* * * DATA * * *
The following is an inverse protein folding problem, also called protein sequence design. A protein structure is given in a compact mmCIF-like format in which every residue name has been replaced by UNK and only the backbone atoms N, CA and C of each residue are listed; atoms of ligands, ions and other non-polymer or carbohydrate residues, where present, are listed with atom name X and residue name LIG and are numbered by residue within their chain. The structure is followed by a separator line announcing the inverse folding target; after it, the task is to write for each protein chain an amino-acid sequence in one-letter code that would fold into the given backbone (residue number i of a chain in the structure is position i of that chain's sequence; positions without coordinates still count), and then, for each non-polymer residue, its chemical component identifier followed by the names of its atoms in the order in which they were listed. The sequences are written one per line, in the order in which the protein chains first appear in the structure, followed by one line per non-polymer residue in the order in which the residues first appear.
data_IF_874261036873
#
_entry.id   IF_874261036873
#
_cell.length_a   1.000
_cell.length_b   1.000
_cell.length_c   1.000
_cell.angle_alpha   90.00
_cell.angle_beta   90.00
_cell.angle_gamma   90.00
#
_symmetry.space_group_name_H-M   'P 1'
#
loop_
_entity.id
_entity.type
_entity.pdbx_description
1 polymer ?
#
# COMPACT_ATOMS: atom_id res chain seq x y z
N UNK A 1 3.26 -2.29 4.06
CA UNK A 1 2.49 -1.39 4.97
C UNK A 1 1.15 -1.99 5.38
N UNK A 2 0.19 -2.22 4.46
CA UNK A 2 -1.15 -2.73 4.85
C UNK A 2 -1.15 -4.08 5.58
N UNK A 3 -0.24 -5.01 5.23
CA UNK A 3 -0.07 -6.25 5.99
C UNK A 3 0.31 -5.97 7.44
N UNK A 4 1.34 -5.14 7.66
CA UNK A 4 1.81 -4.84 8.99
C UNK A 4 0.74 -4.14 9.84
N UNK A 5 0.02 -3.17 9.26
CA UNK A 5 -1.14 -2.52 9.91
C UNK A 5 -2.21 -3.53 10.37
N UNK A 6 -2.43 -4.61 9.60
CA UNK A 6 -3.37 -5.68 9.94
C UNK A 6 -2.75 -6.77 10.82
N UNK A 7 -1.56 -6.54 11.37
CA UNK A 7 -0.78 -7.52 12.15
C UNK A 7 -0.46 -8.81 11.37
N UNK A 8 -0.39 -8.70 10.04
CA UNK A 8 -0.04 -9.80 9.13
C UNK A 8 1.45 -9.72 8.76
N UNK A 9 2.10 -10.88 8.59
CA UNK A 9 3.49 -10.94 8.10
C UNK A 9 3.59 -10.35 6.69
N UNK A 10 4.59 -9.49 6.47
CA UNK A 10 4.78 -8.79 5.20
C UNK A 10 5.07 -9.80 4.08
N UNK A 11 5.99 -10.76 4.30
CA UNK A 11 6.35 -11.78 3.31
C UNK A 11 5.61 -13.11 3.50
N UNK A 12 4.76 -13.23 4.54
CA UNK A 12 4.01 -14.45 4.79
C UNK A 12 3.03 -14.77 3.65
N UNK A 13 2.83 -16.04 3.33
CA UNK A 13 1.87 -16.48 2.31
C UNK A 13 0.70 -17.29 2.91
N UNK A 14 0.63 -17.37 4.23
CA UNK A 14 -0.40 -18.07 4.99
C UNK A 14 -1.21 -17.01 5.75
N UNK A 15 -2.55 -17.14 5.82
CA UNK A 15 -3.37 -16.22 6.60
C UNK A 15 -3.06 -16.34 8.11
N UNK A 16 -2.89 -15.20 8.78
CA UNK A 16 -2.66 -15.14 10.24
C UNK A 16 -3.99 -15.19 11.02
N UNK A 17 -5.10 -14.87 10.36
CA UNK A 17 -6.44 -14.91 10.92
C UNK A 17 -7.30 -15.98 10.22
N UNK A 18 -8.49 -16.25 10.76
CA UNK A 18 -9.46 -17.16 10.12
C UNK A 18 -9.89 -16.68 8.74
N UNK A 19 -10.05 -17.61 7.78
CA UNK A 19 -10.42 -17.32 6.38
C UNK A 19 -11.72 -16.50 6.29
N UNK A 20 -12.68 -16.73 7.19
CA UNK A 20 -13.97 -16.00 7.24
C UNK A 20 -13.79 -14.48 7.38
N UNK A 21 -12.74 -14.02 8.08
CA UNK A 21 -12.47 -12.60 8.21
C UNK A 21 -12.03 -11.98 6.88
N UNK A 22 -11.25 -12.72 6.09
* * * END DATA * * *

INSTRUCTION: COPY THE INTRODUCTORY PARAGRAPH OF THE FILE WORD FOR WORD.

The following is an inverse protein folding problem, also called protein sequence design. A protein structure is given in a compact mmCIF-like format in which every residue name has been replaced by UNK and only the backbone atoms N, CA and C of each residue are listed; atoms of ligands, ions and other non-polymer or carbohydrate residues, where present, are listed with atom name X and residue name LIG and are numbered by residue within their chain. The structure is followed by a separator line announcing the inverse folding target; after it, the task is to write for each protein chain an amino-acid sequence in one-letter code that would fold into the given backbone (residue number i of a chain in the structure is position i of that chain's sequence; positions without coordinates still count), and then, for each non-polymer residue, its chemical component identifier followed by the names of its atoms in the order in which they were listed. The sequences are written one per line, in the order in which the protein chains first appear in the structure, followed by one line per non-polymer residue in the order in which the residues first appear.